Google Issued Patent For Doodles: What Was Patent Office Thinking?

  • by , Featured Contributor, March 24, 2011

The U.S. Patent & Trademark Office has granted Google Co-Founder Sergey Brin a patent for inventing the technique of putting event-driven doodles -- such as daily holiday references -- on web pages to cause people to click on those pages. Is this what qualifies for a patentable invention these days? I find it  silly that our back-logged patent office is issuing such ridiculous patents.

I do believe that patents and other forms of intellectual property have an important place in society, helping to promote and protect true invention. However, I believe that issuing patents like this only serves to highlight how problematic the patent system has become. While I was trained as a lawyer a long time ago, and even litigated some intellectual property matters along the way, my analysis here is an entrepreneur, not a former lawyer. Here is why I find patents like this ridiculous and dangerous:

Innovation is not invention. Patents are supposed to protect invention, not just innovation.  According to Wikipedia, an invention is a new composition, device or process. Innovation is an improvement on an existing composition, device or process. The practice of adding timely and relevant graphic elements to media pages generally, and computer-driven interfaces specifically, certainly predates the 2001 application date of this patent. At best, Google's Doodles were an innovation.



Patent office can't -- and doesn't -- know  about all prior art. Something can't be invented if it already exits. In a perfect world, the patent office will know of all related and prior work in the field: the "prior art." Assuming that each patent examiner knows everything related to every patent application he reviews is a pipe dream. It is not only a virtual impossibility. It is an actual impossibility.

Patent litigation costs are out-of-sight. The only way to fix things after patents have been issued is legal challenge and litigation. Since the legal costs to successfully challenge or defend patents now start in the millions of dollars, it means that this is becoming a world owned by large companies, investor-funded patent trolls, and law firms incented to litigate for a piece of the action.

Creates virtuous cycle of more silly applications and more silly patents. The more silly patents that are issued, the more will be filed. This is just basic human behavior at work. So, not only do we get more bad patents, we get a more congested patent review process, more delays and more mistakes.

Creates more patent trolls, more tax on innovation. The issuance of software patents over the past two decades had brought enormous ambiguity into what is an invention and what is just a new application of a previous technique. Patent trolls have exploited this, and their litigation amounts to a "tax" on companies operating in technology markets. More bad patents will only bring us more trolls.

What do you think? Do Google's Doodles deserve U.S. patent protection?

4 comments about "Google Issued Patent For Doodles: What Was Patent Office Thinking?".
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  1. Darrin Dickey from Passport to History, March 24, 2011 at 4:57 p.m.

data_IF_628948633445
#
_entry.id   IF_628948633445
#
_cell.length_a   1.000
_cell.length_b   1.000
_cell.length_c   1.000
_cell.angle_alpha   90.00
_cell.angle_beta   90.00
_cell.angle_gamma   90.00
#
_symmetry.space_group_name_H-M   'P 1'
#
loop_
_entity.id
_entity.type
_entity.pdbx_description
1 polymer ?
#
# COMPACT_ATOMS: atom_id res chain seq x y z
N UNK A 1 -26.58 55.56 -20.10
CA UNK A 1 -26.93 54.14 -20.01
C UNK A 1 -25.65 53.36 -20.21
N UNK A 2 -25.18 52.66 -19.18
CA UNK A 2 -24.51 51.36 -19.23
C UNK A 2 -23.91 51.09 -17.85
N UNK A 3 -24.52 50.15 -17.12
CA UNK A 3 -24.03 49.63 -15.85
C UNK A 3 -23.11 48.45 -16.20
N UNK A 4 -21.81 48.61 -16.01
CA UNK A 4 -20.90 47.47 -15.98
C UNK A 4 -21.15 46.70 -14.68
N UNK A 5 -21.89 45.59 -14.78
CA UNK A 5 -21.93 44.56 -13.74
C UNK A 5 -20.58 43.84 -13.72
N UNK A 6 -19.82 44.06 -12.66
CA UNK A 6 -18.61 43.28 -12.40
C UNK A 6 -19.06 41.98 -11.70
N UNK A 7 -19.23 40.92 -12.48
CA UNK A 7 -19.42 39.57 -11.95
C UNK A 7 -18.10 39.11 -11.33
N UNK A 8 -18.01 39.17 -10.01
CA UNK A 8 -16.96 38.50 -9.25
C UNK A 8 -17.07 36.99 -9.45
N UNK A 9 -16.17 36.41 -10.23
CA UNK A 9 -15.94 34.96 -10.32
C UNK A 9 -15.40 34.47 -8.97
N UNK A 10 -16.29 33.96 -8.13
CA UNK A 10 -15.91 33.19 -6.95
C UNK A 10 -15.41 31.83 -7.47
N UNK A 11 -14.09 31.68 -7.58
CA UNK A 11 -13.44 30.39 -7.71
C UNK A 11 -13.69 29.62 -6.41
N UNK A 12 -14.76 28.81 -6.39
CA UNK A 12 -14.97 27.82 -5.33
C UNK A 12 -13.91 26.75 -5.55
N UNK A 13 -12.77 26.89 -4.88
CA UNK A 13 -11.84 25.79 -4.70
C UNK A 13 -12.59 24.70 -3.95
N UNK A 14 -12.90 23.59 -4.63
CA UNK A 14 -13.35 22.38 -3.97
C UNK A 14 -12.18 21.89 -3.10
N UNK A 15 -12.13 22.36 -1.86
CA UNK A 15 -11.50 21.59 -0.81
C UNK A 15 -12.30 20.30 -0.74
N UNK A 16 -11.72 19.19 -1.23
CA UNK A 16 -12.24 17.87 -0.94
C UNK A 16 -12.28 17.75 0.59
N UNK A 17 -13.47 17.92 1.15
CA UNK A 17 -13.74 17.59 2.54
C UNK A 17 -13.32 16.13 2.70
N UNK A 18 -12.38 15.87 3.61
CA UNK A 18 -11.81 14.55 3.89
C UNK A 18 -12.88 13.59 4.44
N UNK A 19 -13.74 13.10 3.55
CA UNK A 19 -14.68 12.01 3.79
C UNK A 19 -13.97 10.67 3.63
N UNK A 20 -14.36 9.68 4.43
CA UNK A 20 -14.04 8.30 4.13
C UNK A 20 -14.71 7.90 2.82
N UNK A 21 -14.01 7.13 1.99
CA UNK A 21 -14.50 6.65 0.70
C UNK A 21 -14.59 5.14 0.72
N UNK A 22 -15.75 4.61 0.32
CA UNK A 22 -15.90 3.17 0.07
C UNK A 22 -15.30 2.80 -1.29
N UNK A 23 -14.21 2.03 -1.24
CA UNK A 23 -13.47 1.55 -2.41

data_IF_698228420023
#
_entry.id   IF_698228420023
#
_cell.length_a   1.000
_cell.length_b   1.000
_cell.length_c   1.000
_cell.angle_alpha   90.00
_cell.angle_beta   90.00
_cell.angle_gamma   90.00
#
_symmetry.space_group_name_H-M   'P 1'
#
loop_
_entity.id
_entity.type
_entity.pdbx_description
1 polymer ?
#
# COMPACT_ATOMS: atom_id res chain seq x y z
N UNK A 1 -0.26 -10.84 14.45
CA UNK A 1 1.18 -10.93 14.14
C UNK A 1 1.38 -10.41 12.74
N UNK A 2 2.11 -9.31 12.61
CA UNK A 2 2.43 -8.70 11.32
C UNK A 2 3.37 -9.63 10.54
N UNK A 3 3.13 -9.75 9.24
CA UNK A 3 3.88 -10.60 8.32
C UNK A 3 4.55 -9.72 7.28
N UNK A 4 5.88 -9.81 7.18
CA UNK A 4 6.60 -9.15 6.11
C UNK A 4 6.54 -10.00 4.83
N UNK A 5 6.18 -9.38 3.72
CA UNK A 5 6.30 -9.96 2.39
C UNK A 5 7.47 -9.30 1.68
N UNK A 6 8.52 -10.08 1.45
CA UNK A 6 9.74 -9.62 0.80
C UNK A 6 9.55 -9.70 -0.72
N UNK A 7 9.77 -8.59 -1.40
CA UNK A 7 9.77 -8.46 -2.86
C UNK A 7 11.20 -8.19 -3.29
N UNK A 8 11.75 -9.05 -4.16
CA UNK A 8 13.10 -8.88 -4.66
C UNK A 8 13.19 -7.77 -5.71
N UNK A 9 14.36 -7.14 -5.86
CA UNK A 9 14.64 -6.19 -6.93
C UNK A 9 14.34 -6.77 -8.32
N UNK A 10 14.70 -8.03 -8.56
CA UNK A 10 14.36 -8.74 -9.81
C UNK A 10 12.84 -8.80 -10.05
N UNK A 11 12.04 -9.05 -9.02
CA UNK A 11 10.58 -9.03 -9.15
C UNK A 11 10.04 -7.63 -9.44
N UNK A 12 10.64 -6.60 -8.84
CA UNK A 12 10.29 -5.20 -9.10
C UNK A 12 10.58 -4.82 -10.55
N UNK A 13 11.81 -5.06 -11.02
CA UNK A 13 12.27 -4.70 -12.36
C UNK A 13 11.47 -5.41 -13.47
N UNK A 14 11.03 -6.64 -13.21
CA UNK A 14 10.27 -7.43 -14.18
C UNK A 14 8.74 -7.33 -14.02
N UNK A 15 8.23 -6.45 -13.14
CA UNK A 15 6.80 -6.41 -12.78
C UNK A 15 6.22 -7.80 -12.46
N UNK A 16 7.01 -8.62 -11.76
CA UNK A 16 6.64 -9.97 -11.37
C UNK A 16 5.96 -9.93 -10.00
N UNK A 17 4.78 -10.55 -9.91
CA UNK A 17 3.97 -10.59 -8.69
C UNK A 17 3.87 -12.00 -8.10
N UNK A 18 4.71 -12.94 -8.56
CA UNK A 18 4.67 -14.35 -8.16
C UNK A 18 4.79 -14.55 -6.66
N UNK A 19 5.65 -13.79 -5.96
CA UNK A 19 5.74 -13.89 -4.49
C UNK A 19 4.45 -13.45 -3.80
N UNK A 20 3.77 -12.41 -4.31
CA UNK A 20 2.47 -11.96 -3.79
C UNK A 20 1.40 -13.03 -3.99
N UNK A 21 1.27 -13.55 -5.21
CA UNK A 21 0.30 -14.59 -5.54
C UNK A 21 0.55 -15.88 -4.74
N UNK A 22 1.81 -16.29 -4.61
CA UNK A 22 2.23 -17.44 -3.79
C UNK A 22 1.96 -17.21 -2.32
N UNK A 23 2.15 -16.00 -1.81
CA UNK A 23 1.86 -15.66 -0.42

Love the article. You can't fault Google for applying for every patent they can get, but it is the job of the Patent Office to sift through and determine what qualifies as patentable.

    I like the Doodles, but essentially they are a use of art to draw in users. That's been part of the basic print and broadcast ad for longer than any of us have been around, so there's nothing new or truly unique here. It's simply a twist on a common practice. I'm with Dave Morgan... that's patentable?

  2. David Carnevale from MarketVision Consulting, March 24, 2011 at 6:51 p.m.

    To be patentable an idea must be:

    1. Useful
    2. Novel and not obvious over prior art
    3. Must be previously unknown and not used

    The patent would seem to fail on items #2 and #3

    Doodles are not new (people actually used to doodle on paper! ... Gasp!) and making them digital is obvious. Graffiti also attracts attention and is a form of doodle, in some cases, actually darn good art.

    Google's combination of using "doodles" melded with their name is very creative and interesting and celebrates events. They "own" it in the public mind because they use it and do a great job with it. It simply doesn't need a patent, unless they plan on messing it up.

  3. Carl Ludewig from Ludewig Multimedia, Inc., March 25, 2011 at 7:51 p.m.

    There is a fundamental structural problem in that a single examiner looks at an application. And he can only spend up to 20 hours studying it, making it nearly impossible to come to a reasonable conclusion.

    I have also seen examiners cite wholly unrelated patents as prior art just because of one common phrase - obviously the result of a lazy search.

    I know the Obama administration is actively working to improve the patent review process, but I have not yet seen any proposals that deal with the "single reviewer" problem. Ideally, dozens of experts could give their opinion before a patent is issued. That would be the best hope for identifying prior art.

  4. Paula Lynn from Who Else Unlimited, April 22, 2011 at 4:06 p.m.

    Absurdity at the highest levels. Not unique, but absurd. Perhaps there should be a cost attached to nuisance applications by companies whose net profit over $1 mil or facimile thereof. Trolls need to back to the woods. Very Grimm.

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